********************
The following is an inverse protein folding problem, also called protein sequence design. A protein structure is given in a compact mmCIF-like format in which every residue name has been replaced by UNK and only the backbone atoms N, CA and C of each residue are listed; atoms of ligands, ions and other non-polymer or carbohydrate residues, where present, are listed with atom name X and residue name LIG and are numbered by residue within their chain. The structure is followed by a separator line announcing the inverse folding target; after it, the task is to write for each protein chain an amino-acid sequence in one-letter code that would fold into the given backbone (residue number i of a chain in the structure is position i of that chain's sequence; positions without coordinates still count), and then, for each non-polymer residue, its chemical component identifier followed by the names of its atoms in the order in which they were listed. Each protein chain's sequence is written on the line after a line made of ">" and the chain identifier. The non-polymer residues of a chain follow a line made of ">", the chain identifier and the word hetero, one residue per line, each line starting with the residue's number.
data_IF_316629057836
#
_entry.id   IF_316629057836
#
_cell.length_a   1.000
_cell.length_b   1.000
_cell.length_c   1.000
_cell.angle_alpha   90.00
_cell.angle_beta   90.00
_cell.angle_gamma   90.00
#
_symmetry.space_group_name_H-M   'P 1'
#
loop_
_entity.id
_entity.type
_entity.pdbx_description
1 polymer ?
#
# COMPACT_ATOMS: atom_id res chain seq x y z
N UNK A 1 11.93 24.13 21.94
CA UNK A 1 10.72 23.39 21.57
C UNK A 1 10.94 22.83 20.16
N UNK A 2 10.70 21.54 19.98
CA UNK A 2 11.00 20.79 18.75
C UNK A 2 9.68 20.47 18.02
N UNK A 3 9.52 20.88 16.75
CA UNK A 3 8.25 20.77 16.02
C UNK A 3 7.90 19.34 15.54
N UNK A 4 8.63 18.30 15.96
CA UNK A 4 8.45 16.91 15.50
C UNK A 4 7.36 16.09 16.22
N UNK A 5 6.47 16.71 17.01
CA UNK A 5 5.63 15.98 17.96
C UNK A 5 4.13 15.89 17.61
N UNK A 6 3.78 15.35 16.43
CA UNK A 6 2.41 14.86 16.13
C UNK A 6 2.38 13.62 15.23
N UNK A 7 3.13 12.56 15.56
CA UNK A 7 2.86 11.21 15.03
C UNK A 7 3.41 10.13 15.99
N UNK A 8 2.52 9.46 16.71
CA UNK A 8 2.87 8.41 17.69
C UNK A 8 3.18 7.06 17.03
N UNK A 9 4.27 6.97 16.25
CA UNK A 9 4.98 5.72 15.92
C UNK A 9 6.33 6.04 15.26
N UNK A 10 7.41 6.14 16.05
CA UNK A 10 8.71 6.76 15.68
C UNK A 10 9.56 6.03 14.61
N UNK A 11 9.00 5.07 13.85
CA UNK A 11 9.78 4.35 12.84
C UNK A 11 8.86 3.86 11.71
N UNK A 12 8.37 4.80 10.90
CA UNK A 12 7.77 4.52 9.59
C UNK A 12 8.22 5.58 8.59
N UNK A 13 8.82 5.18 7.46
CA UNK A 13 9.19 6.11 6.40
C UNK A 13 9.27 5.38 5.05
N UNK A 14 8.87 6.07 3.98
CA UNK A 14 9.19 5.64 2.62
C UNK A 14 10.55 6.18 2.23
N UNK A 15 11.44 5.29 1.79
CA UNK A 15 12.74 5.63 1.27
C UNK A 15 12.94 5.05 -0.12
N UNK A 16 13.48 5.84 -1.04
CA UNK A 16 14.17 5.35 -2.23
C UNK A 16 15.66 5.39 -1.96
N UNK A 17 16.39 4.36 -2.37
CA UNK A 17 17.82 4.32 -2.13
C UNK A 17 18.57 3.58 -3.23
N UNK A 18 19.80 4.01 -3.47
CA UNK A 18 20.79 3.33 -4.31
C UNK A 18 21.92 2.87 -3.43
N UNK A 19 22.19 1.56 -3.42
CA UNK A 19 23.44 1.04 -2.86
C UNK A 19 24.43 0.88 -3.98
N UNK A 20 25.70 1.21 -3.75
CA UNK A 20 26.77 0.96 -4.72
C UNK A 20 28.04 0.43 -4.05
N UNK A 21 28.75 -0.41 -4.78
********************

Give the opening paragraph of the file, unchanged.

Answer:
The following is an inverse protein folding problem, also called protein sequence design. A protein structure is given in a compact mmCIF-like format in which every residue name has been replaced by UNK and only the backbone atoms N, CA and C of each residue are listed; atoms of ligands, ions and other non-polymer or carbohydrate residues, where present, are listed with atom name X and residue name LIG and are numbered by residue within their chain. The structure is followed by a separator line announcing the inverse folding target; after it, the task is to write for each protein chain an amino-acid sequence in one-letter code that would fold into the given backbone (residue number i of a chain in the structure is position i of that chain's sequence; positions without coordinates still count), and then, for each non-polymer residue, its chemical component identifier followed by the names of its atoms in the order in which they were listed. Each protein chain's sequence is written on the line after a line made of ">" and the chain identifier. The non-polymer residues of a chain follow a line made of ">", the chain identifier and the word hetero, one residue per line, each line starting with the residue's number.